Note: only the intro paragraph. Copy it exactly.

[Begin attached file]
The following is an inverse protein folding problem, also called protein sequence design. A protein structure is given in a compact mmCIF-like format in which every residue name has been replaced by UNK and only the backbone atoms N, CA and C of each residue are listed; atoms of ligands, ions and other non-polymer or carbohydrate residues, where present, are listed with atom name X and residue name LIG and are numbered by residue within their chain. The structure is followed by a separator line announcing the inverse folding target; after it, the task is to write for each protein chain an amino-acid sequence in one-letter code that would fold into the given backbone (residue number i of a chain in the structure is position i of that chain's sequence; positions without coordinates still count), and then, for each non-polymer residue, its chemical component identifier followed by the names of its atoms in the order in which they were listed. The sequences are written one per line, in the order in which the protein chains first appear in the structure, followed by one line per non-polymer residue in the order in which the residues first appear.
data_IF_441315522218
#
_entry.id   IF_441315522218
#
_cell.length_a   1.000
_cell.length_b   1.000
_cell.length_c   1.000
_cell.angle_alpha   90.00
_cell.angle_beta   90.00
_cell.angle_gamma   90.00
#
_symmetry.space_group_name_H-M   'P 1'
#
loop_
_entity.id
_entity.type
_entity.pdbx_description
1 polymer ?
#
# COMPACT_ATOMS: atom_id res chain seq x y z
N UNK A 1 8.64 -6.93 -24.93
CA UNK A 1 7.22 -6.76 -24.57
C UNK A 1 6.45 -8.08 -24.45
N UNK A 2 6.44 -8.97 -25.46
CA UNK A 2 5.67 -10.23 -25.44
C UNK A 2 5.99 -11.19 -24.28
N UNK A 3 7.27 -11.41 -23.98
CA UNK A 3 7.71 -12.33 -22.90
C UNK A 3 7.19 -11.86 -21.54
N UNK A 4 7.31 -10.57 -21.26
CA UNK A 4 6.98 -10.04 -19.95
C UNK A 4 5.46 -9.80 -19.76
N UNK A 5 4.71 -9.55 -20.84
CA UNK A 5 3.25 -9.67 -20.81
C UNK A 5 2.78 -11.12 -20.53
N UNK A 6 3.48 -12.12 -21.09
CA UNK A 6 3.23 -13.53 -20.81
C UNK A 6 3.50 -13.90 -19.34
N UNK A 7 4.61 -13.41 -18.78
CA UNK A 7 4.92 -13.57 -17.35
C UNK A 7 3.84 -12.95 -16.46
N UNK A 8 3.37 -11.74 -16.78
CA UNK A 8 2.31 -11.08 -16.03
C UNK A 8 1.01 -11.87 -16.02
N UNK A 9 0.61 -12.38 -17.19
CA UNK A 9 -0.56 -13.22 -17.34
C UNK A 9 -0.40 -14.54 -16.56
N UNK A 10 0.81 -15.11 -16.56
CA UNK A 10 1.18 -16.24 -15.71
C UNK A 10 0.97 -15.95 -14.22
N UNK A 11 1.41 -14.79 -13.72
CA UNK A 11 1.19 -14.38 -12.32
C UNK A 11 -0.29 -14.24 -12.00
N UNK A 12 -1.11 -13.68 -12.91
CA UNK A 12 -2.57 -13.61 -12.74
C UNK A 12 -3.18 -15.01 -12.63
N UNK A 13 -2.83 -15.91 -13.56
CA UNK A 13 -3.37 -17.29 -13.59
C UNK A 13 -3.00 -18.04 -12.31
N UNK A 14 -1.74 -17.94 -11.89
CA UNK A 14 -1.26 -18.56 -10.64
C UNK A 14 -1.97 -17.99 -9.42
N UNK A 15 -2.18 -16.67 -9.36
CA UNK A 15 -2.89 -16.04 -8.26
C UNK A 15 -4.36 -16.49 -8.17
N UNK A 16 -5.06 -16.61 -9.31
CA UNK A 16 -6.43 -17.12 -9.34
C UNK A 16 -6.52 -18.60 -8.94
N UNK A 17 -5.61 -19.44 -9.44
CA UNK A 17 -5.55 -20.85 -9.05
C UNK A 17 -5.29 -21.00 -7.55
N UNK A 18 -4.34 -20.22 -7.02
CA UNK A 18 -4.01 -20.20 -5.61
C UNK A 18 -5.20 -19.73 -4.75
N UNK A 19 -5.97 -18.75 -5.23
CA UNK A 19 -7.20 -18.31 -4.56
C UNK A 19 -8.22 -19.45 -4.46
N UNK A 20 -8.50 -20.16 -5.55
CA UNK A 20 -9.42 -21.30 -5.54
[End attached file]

The following is an inverse protein folding problem, also called protein sequence design. A protein structure is given in a compact mmCIF-like format in which every residue name has been replaced by UNK and only the backbone atoms N, CA and C of each residue are listed; atoms of ligands, ions and other non-polymer or carbohydrate residues, where present, are listed with atom name X and residue name LIG and are numbered by residue within their chain. The structure is followed by a separator line announcing the inverse folding target; after it, the task is to write for each protein chain an amino-acid sequence in one-letter code that would fold into the given backbone (residue number i of a chain in the structure is position i of that chain's sequence; positions without coordinates still count), and then, for each non-polymer residue, its chemical component identifier followed by the names of its atoms in the order in which they were listed. The sequences are written one per line, in the order in which the protein chains first appear in the structure, followed by one line per non-polymer residue in the order in which the residues first appear.